The break up test: relief or sadness

“So, which is it? Relief or sadness?”

“I don’t know.”

When someone says they don’t know how they feel when you’re breaking up, it means they feel relief, and don’t want to admit it. Everyone is hurting enough already. Why tell them you’re relieved it’s over as well?

Relief or sadness. Relief and sadness. Rarely is it just relief, but it can happen. When it’s just sadness, when all you can feel is the tightening of your chest, the lump in your throat and the thought of no longer getting to touch that person, be close to them, to wake up next to them brings you to tears, that’s a different thing. It’s the heartbreaking way of knowing for certainty that what you felt was real and now it’s gone.

When there’s relief mixed with sadness, it’s likely you’ve known for a while that things were not as they should be. You loved each other, sure, but you fought a lot. You still found little quirks and behaviours annoying, despite the passing of time. You sometimes thought about life without them. Where you might be, what you might be doing.

When it ends, it’s sad, no question. But a part of you feels relief. Sometimes it’s small and sometimes it’s overwhelming. Relief tells you it’s the right decision. Still sad, and in the days immediately after you’ll reminisce on all the good times, and question whether it’s the right move. You’ll remember all the things they did for you, to show they cared, and you’ll remember the smiles, the laughter, the hanging out on the lounge on a Saturday night, just the two of you. You’ll forget for a time the fights, the arguments, the days without speaking, the passive aggressive acts. And while you remember these things, the sadness will well, rise up from the bottom of your stomach and threaten to drown out common sense and rational thinking. Your friends will gently remind you, but for the most part you’ll ignore them, convinced in the accuracy of your own memories.

But if you can wait long enough; if you can push through the barrier covered in signs that tell you to call or text, to casually drop over in the hope that things will have changed, if you push on through, you’ll land in relief again. Relief that you were strong. Relief that you didn’t allow the fog of good memories to influence the knowing, knowing things weren’t right. That things could most certainly have been better.

And the things could always be better. Every couple has fights and sometimes those fights are the ones to stay together. At the end of the day, it’s about deciding whether the fight to stay is worth the happiness that can ensue.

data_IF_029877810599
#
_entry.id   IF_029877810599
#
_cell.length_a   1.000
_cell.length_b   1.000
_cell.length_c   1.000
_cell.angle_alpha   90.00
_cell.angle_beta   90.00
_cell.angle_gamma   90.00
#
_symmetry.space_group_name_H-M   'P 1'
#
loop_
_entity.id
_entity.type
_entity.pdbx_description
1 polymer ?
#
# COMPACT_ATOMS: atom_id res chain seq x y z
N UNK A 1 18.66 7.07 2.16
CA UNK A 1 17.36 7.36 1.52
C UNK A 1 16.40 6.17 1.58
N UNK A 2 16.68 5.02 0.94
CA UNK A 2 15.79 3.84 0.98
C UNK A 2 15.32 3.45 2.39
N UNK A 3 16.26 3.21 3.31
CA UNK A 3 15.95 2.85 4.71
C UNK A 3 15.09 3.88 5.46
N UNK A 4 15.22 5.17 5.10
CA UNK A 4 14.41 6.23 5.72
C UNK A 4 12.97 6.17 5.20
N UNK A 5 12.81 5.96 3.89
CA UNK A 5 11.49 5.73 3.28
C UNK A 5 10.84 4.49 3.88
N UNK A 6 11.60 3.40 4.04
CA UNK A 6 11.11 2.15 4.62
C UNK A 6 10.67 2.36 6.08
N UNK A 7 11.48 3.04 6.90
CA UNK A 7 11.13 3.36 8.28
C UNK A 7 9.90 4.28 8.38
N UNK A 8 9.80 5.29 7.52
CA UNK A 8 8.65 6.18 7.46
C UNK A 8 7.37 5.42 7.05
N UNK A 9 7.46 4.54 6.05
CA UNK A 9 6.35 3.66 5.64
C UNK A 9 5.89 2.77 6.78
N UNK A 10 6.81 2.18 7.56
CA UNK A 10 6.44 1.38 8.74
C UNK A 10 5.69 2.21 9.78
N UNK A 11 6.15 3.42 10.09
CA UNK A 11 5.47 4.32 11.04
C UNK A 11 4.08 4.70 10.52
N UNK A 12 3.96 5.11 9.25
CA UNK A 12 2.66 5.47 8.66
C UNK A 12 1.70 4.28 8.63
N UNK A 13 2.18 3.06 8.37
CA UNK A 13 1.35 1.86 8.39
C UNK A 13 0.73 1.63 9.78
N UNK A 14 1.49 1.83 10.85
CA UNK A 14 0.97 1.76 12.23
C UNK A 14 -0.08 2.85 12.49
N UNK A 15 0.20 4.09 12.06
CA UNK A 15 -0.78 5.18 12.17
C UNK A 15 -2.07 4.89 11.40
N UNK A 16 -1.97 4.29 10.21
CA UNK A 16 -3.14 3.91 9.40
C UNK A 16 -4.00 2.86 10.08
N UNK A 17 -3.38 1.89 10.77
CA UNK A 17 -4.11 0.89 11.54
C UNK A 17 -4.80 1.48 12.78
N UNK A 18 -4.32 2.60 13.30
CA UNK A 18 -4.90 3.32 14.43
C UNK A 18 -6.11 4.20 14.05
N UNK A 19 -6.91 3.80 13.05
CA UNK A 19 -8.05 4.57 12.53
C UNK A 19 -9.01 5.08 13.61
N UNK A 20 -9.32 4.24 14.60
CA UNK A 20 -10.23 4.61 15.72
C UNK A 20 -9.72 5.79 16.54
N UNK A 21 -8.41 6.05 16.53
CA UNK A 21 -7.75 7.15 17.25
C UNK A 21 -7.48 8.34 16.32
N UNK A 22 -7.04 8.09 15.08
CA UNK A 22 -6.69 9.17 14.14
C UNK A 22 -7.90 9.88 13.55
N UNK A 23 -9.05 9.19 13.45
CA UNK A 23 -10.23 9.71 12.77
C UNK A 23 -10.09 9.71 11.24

In moments like that, I remember the great but forgotten 2001 movie The Mexican, starring Brad Pitt and Julia Roberts. There’s a scene where the “villain” asks Julia this question:

“When two people love each other, really love each other, but they just can’t get it together, when do you get to that point where enough is enough?”

Julia struggles to answer, reflecting on her troubled relationship with Jerry (Brad Pitt).

“Oh well, that’s … you know … you know it’s over when … OK, I have these psychosomatic, insomniac manifestations of … we … Here’s the thing about me: I’m a product of my emotions versus being a product of my environment like him, which is he, exactly. That … environmental … I need sunshine to grow. That’s who I am, and with a projection of … I have goals.”

“That’s your answer?” he asks.

“Yeah,” says Julia.

“That’s not right. I mean there’s a right answer here but that’s not it,” he replies. “Look it’s a loaded question. When two people love each other, totally, truthfully, all the way love each other, the answer to that question is simple, especially in your case. When do you get to that point where enough is enough? Never. Never.”

The film is tied up beautifully at the end when Julia and Brad are reunited and Julia asks him:

“If two people love each other, but they just can’t seem to get it together, when do you get to that point of enough is enough?”

“Never,” Brad replies.

Never.

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